John Waters celebrates 50 years of Pink Flamingos: 'I saw people puking in the theater'
1972's Pink Flamingos is not the first of writer-director John Waters' films to be released as part of the Criterion Collection. But it is the first by any auteur to feature the sight of actor and drag artist Divine eating actual dog poop. So how does Waters feel about his now 50-year-old trash classic joining the likes of Citizen Kane and Seven Samurai in the catalog?
"Well, I've been praying to the Holy Trinity of Pasolini, Genet, and Warhol for decades that that would happen, so my prayers were finally answered," the filmmaker, 76, tells EW. "Yes, I'm thrilled. After they did Multiple Maniacs, Polyester, and Female Trouble, I was just hoping that they would do this one to give the final seal of respectability to the most unrespectable film ever made!"
In the film, Divine plays a criminal who battles a pair of kidnappers, portrayed by David Lochary and Mink Stole, for the title of "the filthiest person alive," a contest the former comprehensively wins by eating dog excrement.
"That was always the end," Waters says of the sequence. "It was a publicity stunt, basically, and one that would frighten hippies. Divine liked the idea of causing trouble. We were all potheads, so the idea made us laugh. I had a history of knowing about exploitation films, and how they worked, and I was trying to make exploitation films for art theaters, which had never been done. It worked and I won the contest. I've never tried to top it since and no one has really. Maybe Johnny Knoxville."
Did Waters keep in touch with the dog?
"Yes, the dog came to the premiere," says the director.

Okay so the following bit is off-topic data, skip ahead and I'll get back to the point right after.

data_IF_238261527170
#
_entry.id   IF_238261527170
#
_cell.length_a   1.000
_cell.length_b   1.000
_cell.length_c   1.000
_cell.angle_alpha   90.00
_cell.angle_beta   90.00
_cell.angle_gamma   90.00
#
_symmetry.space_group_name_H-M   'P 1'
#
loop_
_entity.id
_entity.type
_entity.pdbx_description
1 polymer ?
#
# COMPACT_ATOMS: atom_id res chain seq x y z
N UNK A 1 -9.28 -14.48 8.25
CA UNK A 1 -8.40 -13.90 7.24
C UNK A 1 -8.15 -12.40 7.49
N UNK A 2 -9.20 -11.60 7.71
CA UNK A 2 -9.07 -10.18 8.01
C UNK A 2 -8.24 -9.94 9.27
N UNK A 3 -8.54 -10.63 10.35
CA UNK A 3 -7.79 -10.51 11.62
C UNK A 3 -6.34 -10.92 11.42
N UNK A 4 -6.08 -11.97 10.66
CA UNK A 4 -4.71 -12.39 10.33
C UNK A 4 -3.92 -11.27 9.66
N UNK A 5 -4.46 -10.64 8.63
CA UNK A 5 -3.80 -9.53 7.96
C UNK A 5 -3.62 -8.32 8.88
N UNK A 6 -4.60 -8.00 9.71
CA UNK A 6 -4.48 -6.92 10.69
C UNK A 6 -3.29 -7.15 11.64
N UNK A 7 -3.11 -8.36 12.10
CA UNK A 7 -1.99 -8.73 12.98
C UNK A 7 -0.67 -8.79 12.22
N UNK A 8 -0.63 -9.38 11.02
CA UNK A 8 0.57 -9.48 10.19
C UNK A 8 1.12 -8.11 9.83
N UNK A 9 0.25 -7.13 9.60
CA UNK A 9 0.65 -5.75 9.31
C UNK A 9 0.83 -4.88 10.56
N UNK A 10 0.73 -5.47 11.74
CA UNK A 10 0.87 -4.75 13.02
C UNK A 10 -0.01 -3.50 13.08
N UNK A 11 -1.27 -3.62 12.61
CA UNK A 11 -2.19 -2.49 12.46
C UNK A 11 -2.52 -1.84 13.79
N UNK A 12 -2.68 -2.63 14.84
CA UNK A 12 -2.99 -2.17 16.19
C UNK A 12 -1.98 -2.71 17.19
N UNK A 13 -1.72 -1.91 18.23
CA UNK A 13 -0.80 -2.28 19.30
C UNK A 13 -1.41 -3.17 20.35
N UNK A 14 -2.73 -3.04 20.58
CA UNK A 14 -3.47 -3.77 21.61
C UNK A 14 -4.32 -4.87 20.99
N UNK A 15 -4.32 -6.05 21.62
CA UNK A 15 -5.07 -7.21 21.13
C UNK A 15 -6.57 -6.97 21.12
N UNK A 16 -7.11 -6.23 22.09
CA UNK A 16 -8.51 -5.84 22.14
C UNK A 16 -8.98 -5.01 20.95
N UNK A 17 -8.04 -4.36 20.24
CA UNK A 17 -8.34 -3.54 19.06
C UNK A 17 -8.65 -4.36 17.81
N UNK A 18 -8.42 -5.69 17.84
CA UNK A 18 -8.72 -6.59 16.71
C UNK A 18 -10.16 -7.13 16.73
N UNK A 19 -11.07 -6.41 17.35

Waters explains that the inspiration for his third film came from the crazy times in which the Baltimore filmmaker found himself living.
"It was 1971 when we made it, [that] was really when the '60s exploded," he says. "Everything went crazy. I had just been to the Manson trial. It was one of the most insane times ever, so I think it reflected that culturally."
Waters got the budget for the film from his parents who he made swear never to watch the finished movie.
"My parents did pay for it," he says. "I paid them back, with interest, and they never saw it. They knew about it but they never saw it and why would I make them suffer through Pink Flamingos? What parent would be proud their son made Pink Flamingos? Even today, it would be tough."
By the time of the shoot, Divine, Stole, and Lochary were Waters regulars, having all appeared in the director's previous films, 1969's Mondo Trasho and 1970's Multiple Maniacs.
"It's like every kid that makes a movie, they were my friends," says the director. "You know, today, if you have a kid and they make a movie on their cell phone camera, they use their crazy friends. That's just what I did. We had already made many movies together. Mondo Trasho, where we had been arrested for conspiracy to commit indecent exposure. We had made Multiple Maniacs that had actually gotten some showing outside [Baltimore]. It played in Los Angeles, it played in Boston, Philadelphia. So we did have some luck with that."
Waters' friends weren't always up for the director's crazy ideas as the filmmaker discovered when he announced his plan to set Stole's hair on fire.